Archived: July 29, 2004



Classification Methods
Our initial classification will be focused primarily upon the vegetation (i.e. no industrial) of the Rincon Bayou. Due to the cloud cover, the prelimanary investigation of CAMS and AIRSAR covers the western portion of the bayou and does not include salt marshes, therefore they will not be included into the initial classification results. Visual interpretation of the CAMS and AIRSAR imagery yields the following vegetative classes that should be readily identifiable for the initial study:

For more information about the wetland and marsh definitions, see wetland.

For photos of the vegetation in the Rincon Bayou, see photos.


The CAMS imagery that was acquired over the Rincon Bayou required two flight paths for total coverage. Therefore, the two adjacent strips were mosaicked for image analysis. The difference in the radiometric properties of each CAMS strip is apparent. To reduce this effect, a histogram matching algorithm was applied to the strips prior to mosaicking. The histogram matching, however, did not totally remove the radiometric differences.

A graphical mask was created for classification of only the Rincon Bayou. Due to the large amounts of clouds present in the CAMS imagery, an additional graphic mask representing the clouds and cloud shadows were also created as to prevent errors in classification.

Vegetation mapping of the Rincon Bayou was performed using two classification algorithms, maximum likelihood and neural nets. Both algorithms are supervised methods and require training for proper classification. The training data was selected by choosing regions in the imagery which corresponded to a 1992 wetlands map created by the U.S. Bureau of Reclaimation.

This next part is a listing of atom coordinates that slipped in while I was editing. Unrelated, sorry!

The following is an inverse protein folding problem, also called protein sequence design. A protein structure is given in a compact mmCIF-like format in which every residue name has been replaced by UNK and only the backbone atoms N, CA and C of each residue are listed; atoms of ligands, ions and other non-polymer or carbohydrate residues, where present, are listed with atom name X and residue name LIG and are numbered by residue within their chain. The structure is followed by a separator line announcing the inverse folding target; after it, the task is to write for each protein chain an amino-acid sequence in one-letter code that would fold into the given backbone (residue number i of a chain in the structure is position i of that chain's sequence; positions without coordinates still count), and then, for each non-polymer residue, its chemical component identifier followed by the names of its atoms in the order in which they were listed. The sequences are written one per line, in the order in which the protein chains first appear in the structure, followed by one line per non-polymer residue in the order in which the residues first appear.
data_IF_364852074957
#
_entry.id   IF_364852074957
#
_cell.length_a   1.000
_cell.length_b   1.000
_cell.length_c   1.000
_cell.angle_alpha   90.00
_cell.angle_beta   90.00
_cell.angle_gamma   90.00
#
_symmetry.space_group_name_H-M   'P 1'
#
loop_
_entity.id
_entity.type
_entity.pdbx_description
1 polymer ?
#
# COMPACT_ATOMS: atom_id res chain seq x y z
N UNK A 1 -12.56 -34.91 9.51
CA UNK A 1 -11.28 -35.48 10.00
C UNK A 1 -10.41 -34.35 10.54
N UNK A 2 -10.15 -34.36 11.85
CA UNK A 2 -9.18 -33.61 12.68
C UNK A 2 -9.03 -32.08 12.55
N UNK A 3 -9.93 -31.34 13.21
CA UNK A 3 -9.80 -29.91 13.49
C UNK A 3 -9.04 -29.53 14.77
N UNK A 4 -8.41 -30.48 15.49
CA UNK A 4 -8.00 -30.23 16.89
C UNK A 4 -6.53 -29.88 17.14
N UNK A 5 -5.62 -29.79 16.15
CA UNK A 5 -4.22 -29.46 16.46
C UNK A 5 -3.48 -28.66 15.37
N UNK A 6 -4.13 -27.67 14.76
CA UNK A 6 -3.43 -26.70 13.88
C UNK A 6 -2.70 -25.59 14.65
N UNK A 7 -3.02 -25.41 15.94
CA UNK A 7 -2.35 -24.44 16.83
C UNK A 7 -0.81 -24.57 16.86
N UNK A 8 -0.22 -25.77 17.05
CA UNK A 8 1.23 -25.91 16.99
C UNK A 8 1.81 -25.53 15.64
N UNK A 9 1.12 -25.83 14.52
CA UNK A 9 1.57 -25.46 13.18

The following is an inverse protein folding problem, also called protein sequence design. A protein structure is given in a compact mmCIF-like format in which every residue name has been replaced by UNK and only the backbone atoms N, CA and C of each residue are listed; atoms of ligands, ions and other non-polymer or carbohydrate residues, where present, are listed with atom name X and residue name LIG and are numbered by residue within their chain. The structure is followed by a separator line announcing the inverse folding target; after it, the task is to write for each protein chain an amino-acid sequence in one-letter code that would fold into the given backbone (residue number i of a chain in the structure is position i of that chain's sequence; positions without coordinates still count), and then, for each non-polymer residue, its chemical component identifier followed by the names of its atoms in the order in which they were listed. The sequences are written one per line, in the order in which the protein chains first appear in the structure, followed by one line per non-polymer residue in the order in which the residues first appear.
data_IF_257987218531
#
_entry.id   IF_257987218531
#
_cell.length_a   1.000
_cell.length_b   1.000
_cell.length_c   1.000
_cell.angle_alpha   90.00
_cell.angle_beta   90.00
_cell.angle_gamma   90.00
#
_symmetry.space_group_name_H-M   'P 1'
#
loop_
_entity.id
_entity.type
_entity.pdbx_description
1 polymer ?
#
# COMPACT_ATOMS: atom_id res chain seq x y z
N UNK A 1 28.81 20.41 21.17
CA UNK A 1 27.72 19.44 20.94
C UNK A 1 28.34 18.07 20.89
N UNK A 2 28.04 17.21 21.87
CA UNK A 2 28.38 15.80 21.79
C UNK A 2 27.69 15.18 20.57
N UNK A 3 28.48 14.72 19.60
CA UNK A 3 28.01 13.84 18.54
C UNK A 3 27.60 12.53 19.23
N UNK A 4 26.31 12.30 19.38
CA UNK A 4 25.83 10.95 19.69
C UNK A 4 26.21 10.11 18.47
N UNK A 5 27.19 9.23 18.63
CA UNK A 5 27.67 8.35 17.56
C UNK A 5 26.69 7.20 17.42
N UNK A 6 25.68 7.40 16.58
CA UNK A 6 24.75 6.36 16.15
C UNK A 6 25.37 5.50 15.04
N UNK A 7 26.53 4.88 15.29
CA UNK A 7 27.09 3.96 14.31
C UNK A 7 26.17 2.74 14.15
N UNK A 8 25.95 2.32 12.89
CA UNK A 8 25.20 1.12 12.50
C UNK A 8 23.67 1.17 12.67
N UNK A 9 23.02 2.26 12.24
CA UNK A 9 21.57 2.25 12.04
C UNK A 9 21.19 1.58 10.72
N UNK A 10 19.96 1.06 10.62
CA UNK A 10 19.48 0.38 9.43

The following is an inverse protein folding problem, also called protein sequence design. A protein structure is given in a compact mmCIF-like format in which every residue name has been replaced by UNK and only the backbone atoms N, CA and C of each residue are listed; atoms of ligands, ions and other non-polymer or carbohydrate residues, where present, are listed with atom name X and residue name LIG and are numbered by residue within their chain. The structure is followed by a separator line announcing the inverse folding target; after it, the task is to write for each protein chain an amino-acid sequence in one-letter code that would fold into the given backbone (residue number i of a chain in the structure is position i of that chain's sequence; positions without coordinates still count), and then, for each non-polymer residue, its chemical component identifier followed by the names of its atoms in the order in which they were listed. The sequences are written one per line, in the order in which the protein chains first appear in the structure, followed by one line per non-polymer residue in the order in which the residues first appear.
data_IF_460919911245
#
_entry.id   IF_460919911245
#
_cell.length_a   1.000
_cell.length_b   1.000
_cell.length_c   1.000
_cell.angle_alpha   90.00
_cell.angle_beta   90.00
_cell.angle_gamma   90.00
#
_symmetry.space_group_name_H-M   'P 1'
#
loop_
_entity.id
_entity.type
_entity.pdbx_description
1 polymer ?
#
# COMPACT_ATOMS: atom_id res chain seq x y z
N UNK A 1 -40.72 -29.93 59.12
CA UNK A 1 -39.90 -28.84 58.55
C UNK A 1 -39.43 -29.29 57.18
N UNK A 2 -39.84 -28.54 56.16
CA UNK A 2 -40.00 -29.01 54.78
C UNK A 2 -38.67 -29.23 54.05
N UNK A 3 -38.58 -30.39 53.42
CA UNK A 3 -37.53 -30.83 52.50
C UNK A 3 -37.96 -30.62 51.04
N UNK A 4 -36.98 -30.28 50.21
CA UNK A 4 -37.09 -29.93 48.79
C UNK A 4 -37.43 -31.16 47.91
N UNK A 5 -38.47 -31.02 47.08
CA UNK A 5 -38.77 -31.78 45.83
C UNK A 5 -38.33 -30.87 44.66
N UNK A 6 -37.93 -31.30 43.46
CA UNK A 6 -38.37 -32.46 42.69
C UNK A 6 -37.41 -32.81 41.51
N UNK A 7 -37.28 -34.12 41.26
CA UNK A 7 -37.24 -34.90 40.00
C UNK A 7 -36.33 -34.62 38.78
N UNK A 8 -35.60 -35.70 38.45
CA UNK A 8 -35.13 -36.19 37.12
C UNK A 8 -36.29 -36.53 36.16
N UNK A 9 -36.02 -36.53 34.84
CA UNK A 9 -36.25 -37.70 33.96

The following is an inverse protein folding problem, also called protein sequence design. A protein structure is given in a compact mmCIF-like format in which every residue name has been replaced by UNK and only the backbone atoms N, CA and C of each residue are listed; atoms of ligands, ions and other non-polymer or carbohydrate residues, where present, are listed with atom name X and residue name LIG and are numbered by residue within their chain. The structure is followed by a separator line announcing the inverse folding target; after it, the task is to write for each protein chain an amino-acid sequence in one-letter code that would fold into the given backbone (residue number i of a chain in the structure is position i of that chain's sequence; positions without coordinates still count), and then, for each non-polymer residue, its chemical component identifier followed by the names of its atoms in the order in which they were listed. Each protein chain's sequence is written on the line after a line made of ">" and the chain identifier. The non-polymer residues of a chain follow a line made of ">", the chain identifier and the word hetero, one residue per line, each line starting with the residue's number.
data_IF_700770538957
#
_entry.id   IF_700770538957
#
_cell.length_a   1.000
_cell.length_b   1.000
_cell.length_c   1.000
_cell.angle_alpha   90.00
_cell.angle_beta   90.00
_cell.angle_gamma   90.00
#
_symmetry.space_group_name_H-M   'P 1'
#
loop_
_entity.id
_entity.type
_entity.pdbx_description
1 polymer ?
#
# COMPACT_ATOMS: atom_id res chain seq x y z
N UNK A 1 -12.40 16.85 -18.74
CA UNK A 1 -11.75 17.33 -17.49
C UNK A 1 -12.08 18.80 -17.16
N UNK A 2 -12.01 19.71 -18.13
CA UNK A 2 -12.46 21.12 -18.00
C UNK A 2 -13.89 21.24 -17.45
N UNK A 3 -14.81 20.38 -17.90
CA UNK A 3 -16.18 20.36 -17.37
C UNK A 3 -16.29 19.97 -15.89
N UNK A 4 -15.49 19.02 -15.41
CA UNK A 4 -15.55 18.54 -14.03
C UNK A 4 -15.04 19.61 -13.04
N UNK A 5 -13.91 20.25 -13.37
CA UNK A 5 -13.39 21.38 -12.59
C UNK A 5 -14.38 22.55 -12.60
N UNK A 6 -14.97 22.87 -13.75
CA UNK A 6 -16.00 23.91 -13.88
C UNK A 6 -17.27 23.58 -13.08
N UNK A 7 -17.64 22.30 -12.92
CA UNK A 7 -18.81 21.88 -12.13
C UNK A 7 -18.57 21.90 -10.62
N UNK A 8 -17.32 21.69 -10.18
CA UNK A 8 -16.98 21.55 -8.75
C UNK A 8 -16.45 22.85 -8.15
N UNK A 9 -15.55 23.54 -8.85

Classification Results
The best results for vegetation mapping required using both the CAMS and the AIRSAR imagery. Classification signatures were created for CAMS channels 1,4 thru 9 and all of the AIRSAR channels. The classification using these channels resulted in an excellent preliminary result of the wetland vegetation.

Maximum Likelihood Classifier
Maximum Likelihood classification results of the Rincon Bayou proved to be quite comparable with the wetlands maps generated in 1992. The classifier had some difficulties in separating fresh and brackish marsh. This is due to the common vegetation found in varying salinity water. Further refinement of the classifier should yield excellent results.


Neural Net Classifier
Neural net classification results based upon the classifier from PCI did not work quite as well as the maximum likelihood. There was a significant overcompensation of low brackish marsh in areas that are known transitional and upland areas. In addition, some of the uplands were misclassified as high freshwater marsh. However, other neural net algorithms may prove successful in classification and will be investigated for this application.




Error Analysis
Error Matrices were generated for both classification algorithms as an indicator of successful classification. The error statistics were computed on the training data. As Table 1 below indicates, the maximum likelihood classifier did well with the water, mud flats, and the woodland areas. The largest discrepancies occur between the fresh water marsh and the transitional areas. This is partly due to the fact that many common wetland species can occur in both fresh and brackish conditions.


Table 1: Maximum Likelihood Classification Error Matrix



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Sunday, 01-Aug-2004 00:24:38 CDT
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